The Five Stages of Responsive Web Design

For the past 15 years or so I’ve made a living building carefully handcrafted, pixel-precise websites. I’ve absolutely loved the challenge of tackling even the most daunting visual designs handed to me by talented web designers. You know the kind of websites I’m referring to…. They look more like a printed work of art and less like a simple word-processed document with text and decorative clip art. Irregular column widths, multiple overlapping graphics, endless variation from one page to the next, all wrapped in a fly-out navigation structure three levels deep—and it needs to look the same in a dozen browsers. No problem… how soon can I start?

After finishing a particularly difficult website build, I secretly enjoy hearing the comforting praise from a designer who marvels at how my web page looks “exactly like the original Photoshop comp.” I also like the occasional, “Wow, is that the comp or the HTML?”

Learning to let go

A few years ago I realized those same fixed-width, tightly controlled layouts were increasingly difficult to “get just right” in the quickly expanding universe of mobile devices and user contexts. And it wasn’t because Internet Explorer couldn’t quite keep up with Chrome and Firefox (but, let’s face it—that was also true). Almost overnight those clever works of visual design and code were being viewed on tiny phones, tablets of all sizes, small laptops and smaller netbooks… and even huge TV screens via game console browsers.

I just couldn’t keep up. I felt like I had lost control. I felt angry and frustrated. I briefly considered other career options. Surely there’s got to be a better way! At about this same time, I read Ethan Marcotte’s original responsive web design article published on A List Apart. But honestly, I was having a really tough time getting a grip on this new way of thinking. It was like I was going through the five stages of grief:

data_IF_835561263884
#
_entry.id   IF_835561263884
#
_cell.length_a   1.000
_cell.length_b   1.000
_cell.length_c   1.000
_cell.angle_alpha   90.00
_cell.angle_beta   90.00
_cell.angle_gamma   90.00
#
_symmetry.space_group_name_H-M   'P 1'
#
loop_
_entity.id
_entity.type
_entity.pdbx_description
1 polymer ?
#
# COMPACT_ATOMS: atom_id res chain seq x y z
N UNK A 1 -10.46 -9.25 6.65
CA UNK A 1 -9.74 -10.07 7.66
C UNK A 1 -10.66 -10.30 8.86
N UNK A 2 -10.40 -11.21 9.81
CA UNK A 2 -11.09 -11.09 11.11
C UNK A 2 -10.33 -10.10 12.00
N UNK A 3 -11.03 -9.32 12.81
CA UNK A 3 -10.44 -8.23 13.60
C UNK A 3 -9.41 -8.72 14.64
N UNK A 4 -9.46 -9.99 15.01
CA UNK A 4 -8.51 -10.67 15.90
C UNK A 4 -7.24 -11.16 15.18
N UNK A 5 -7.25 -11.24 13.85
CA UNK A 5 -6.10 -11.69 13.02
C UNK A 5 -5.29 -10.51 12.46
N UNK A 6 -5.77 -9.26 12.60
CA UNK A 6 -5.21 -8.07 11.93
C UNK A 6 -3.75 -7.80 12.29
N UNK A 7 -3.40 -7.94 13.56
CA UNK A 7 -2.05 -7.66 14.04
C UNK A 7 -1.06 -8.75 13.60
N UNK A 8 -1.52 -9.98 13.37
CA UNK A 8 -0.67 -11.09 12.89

• Denial: “Surely this will never work. It will go away if I just ignore it.”
  • Anger: “I’m not giving up pixel-precise control! That’s my specialty!”
  • Bargaining: “We’ll make minor adjustments so that it looks good on tablets. We can build a separate mobile site for the rest.”
  • Depression: “I don’t want to go through this again. I already gave up table-based layouts.”
  • Acceptance: “Hey, maybe this could work after all. I’ll try it out and see what happens.”

I had enjoyed Ethan’s presentations at a couple of web design conferences and was immediately impressed with his quiet confidence and broad knowledge of, well… pretty much all things web. I was also more than a little intimidated by the fact that he can do so many things so well. He’s an accomplished conference speaker, published author, web designer and front-end developer. Those last two skills, designer and developer, are key to this whole thing working because responsive web design (RWD) requires true collaboration between the web designer and the front-end developer. Ethan can do both… which must be a big advantage.

Let the healing begin

But in my world, I could see this might be problematic. How is this going to work in a typical agency workflow where someone else creates the design, and I write the code while they move on to another project? The truth is, it probably won’t work like that… at least not without some changes to our processes and mental models of how we think about and ultimately design for the web. With RWD we’ll need more collaboration during the design and development phases of the project to allow minor course corrections along the way. We’ll need to rely less on static Photoshop comps and perhaps even start to design in the browser . We’ll need to try things out in the browser to see what parts of the design work and what needs slight modifications in order to be more flexible. In Ethan’s original A List Apart article, while borrowing from the field of architecture, he challenged us to embrace the inherent flexibility of the web. Move with the ebb and flow, as it were. Instead of building a single device-specific display of our website, we should create a “flexible foundation” in which the content can adapt to the capabilities—and limitations—of the vast array of devices available today and in the future. His original RWD recipe includes the following three technical ingredients:

  1. Fluid grids
  2. Flexible images
  3. Media queries

How does that make you feel?

About now, maybe you’re feeling some of the same anxiety I initially felt about RWD. Well, I’m here to tell you it’s OK. Lately I’ve discovered that it’s more of a journey than a destination. It’s simply a method of designing and building websites, and there are a lot of things to consider. We’re still trying to figure out how to make it all work. And like most things, there’s no single right way to do it. So we’ll take it one step at a time and experience it together.

Next up

Next time we’ll dive into each of the three basic components of RWD and explore each one in detail.